verbalization of their reasoning; consideration of
other views and ideas about goals and problem
solutions; genuine concern for others; patience and
humility

2003 by John Wiley & Sons, Inc. All rights reserved.


Reproduction in any form, in whole or in part, is prohibited.

Promoters have an extensive network of contacts. They are


usually gregarious and socially adept, and they develop
friendships easily. They rarely antagonize others intentionally.
Promoters seek favorable social environments where they can
develop and maintain their contacts. Verbally skilled, they
promote their own ideas and create enthusiasm for others
projects. With their wide range of contacts, Promoters have
access to the people who can help them.
Since Promoters prefer to participate and interact with others
in activities, they may be less interested in task
accomplishment. They may continue to seek out any situation
that involves meeting people and socializing, even though
their job requires attention to more solitary activities. They
thrive on meetings, committees, and conferences.
Usually optimistic, Promoters tend to overestimate the ability
of others. They often leap to favorable conclusions without
considering all the facts. Promoters will learn to be objective
and emphasize results with coaching and direction. Time
management may present challenges for Promoters. By setting
a time limit on conversation and discussion, they can remind
themselves of the urgency of "closing" and accomplishing the
task.

Result-Oriented people display self-confidence, which some


may interpret as arrogance. They actively seek opportunities
that test and develop their abilities to accomplish results.
Result-Oriented persons like difficult tasks, competitive
situations, unique assignments, and "important" positions.
They undertake responsibilities with an air of self-importance
and display self-satisfaction once they have finished.
Result-Oriented people tend to avoid constraining factors,
such as direct controls, time-consuming details, and routine
work. Because they are forceful and direct, they may have
difficulties with others. Result-Oriented people prize their
independence and may become restless when involved with
group activities or committee work. Although Result-Oriented
people generally prefer to work alone, they may persuade
others to support their efforts, especially when completing
routine activities.
Result-Oriented people are quick-thinkers, and they are
impatient and fault-finding with those who are not. They
evaluate others on their ability to get results. Result-Oriented
people are determined and persistent even in the face of
antagonism. They take command of the situation when
necessary, whether or not they are in charge. In their
uncompromising drive for results, they may appear blunt and
uncaring.

Lorraine Sennett

21

The Classical Profile Patterns

Section III

DiSC Classic 2.0

Specialist
Pattern

Emotions: is calculatingly moderate;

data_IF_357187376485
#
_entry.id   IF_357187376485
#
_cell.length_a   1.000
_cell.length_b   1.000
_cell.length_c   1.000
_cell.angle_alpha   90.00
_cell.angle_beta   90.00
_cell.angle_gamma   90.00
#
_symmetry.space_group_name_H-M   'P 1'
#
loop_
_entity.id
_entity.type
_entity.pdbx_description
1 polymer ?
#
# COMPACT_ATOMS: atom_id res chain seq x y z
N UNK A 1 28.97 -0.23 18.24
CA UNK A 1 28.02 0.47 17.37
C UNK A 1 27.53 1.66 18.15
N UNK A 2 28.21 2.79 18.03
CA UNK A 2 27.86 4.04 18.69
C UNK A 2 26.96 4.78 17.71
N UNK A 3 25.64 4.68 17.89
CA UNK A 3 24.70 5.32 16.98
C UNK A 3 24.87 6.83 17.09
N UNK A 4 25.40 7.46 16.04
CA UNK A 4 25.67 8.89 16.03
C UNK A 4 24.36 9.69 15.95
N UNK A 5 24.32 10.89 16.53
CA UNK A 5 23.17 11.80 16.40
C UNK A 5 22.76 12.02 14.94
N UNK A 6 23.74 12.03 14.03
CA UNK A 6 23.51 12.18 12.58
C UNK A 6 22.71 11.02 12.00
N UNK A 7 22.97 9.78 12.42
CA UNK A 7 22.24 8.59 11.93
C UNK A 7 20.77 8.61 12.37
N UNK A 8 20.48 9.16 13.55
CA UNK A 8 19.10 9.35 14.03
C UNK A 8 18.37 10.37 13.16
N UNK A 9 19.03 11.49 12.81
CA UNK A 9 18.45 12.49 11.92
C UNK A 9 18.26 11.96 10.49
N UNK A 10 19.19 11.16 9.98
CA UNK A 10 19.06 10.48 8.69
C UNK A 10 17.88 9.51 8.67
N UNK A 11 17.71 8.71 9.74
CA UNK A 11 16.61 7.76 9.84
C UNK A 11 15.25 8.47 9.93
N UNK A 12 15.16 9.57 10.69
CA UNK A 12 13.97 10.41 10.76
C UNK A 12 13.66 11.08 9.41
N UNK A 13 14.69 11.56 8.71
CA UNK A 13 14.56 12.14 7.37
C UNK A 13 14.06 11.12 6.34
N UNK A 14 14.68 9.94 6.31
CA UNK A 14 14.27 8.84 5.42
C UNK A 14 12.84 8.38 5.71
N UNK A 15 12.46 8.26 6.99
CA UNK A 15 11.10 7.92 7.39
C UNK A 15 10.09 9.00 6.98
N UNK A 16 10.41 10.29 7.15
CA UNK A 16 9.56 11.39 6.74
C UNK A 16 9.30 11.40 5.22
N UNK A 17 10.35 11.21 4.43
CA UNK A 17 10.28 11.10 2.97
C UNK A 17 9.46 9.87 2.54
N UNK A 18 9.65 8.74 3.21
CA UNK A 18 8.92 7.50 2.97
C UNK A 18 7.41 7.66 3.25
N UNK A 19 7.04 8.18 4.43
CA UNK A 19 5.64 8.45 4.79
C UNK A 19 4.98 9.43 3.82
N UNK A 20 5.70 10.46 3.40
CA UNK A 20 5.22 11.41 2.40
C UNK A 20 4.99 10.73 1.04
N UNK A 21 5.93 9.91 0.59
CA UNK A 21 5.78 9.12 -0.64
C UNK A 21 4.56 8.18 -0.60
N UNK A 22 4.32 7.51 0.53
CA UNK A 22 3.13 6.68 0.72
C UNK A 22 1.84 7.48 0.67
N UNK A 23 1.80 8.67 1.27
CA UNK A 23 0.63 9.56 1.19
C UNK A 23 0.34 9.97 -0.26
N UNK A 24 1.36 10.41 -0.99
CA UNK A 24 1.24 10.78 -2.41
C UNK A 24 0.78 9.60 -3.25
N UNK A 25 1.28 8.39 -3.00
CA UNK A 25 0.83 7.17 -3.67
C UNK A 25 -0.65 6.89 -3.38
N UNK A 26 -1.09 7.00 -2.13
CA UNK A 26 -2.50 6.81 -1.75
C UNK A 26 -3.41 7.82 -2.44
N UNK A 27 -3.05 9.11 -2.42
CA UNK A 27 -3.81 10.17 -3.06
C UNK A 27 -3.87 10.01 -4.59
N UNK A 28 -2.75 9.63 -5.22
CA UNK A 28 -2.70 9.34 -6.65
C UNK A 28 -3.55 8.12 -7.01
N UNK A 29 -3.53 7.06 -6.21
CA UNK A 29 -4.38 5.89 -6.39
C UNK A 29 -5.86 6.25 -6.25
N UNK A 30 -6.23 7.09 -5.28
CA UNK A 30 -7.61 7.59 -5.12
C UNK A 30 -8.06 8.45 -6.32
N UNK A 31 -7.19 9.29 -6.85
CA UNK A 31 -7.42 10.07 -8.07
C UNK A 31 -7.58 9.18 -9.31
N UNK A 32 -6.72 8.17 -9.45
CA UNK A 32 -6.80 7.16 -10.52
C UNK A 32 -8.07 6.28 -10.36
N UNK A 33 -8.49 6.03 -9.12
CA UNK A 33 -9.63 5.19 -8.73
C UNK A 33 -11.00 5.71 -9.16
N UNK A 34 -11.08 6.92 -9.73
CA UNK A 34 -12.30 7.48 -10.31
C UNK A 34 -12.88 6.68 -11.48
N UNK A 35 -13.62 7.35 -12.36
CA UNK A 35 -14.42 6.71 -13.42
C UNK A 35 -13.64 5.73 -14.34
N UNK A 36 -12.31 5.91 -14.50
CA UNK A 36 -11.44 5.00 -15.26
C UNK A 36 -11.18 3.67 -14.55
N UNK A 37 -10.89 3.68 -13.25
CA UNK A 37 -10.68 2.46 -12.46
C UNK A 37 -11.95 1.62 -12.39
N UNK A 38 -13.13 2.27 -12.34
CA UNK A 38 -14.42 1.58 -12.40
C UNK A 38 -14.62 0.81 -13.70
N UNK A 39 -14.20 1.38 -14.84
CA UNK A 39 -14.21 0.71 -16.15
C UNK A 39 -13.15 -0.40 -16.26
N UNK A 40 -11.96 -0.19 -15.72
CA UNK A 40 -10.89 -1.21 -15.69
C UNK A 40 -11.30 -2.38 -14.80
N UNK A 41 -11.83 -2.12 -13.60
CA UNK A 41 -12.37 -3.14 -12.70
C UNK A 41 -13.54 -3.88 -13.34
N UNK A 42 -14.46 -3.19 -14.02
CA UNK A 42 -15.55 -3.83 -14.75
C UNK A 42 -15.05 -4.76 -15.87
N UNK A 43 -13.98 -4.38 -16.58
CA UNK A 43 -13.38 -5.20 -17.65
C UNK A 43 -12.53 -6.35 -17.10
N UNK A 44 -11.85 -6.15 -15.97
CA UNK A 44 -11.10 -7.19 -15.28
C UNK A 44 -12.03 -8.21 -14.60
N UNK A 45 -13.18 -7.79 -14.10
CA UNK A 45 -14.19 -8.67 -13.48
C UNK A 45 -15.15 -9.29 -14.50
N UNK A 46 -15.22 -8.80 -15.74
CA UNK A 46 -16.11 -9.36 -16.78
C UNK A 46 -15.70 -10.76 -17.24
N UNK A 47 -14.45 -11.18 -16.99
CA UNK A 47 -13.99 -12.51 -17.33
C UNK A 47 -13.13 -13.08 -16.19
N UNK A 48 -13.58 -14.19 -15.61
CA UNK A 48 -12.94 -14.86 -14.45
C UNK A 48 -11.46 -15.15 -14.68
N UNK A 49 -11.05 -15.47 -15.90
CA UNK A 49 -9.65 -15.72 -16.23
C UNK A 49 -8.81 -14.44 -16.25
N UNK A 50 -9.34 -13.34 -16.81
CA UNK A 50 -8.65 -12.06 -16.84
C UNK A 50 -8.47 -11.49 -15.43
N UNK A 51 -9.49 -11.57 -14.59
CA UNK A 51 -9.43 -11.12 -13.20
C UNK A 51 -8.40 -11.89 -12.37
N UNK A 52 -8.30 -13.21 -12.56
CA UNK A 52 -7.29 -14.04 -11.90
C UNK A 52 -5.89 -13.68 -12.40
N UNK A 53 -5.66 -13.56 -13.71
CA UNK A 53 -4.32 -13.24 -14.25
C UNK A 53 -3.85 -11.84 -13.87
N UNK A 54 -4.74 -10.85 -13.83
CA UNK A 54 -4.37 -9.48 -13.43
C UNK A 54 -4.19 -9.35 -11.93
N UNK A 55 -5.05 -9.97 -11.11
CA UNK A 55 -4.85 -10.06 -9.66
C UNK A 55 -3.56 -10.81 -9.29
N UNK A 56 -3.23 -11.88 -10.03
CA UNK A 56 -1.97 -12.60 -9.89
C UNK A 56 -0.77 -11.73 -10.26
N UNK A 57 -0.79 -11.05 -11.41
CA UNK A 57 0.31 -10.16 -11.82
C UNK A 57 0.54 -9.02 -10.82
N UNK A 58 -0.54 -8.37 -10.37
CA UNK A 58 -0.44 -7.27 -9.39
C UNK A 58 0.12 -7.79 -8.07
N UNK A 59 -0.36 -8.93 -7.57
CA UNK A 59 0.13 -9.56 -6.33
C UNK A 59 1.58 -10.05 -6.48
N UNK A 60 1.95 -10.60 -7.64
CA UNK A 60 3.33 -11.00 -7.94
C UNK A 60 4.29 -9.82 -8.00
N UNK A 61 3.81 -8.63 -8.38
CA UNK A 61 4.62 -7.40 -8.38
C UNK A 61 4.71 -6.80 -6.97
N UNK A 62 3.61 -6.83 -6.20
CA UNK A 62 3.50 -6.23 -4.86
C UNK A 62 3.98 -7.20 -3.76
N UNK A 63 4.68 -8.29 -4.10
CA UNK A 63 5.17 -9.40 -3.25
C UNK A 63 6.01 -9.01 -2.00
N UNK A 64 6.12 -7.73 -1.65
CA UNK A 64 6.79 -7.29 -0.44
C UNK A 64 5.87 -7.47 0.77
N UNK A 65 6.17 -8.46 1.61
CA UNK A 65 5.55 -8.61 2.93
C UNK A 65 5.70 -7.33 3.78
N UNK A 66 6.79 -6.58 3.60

accommodates others
Goal: maintenance of the status quo; controlled
environment
Judges others by: friendship standards;
competence
Influences others by: consistent performance;
accommodation of others
Value to the organization: plans short term; is
predictable, consistent; maintains steady pace
Overuses: modesty; low risk-taking; passive
resistance to innovation

Example

Under Pressure: becomes adaptable to those in


authority and thinks with the group

Specialists "wear well" with others. With their moderate,


controlled stance and modest demeanor, they are able to work
well with a number of behavioral styles. Specialists are
considerate, patient, and always willing to help those they
consider friends. They build close relationships with a
relatively small group of associates in the work environment.
Their efforts are directed toward retaining familiar and
predictable patterns. Most effective in specialized areas,
Specialists plan their work along directed channels and
achieve a remarkably consistent performance. Appreciation
from others helps to maintain that level of consistency.
Specialists are slow to adapt to change. Prior conditioning
gives them time to change their procedures while maintaining
a consistent level of performance. Specialists may also require
help when starting new projects and in developing shortcut
methods to meet deadlines. Finished projects are often put
aside for further revisions. Specialists should consider
throwing away old files that have outlived their usefulness.

Fears: change, disorganization


Would increase effectiveness with more: public
discussion of their ideas; self-confidence based on
feedback; shortcut methods

2003 by John Wiley & Sons, Inc. All rights reserved.


Reproduction in any form, in whole or in part, is prohibited.

Lorraine Sennett

22

Scoring and Data Analysis

Section IV

DiSC Classic 2.0

Here is a summary that shows how your personal report was generated. Graph III is the result of combining
your "Most" choices with your "Least" choices and is used to determine your highest DiSC dimension, your
Intensity Index scores, and your Classical Profile Pattern. If you would like more information about how your
personal report was built, please talk to your facilitator.
Name: Lorraine Sennett
Date: 3/22/2015

Tally Box

Most
Least
Difference

D
8
5
3

I
0
13
-13

S
7
4
3

C
13
6
7

SUMMARY OF INTERPRETATION
Highest DiSC Dimension(s): Dominance and Conscientiousness (DC)
Classical Pattern: Creative Pattern
Segment Numbers: 6146

2003 by John Wiley & Sons, Inc. All rights reserved.


Reproduction in any form, in whole or in part, is prohibited.

Lorraine Sennett

23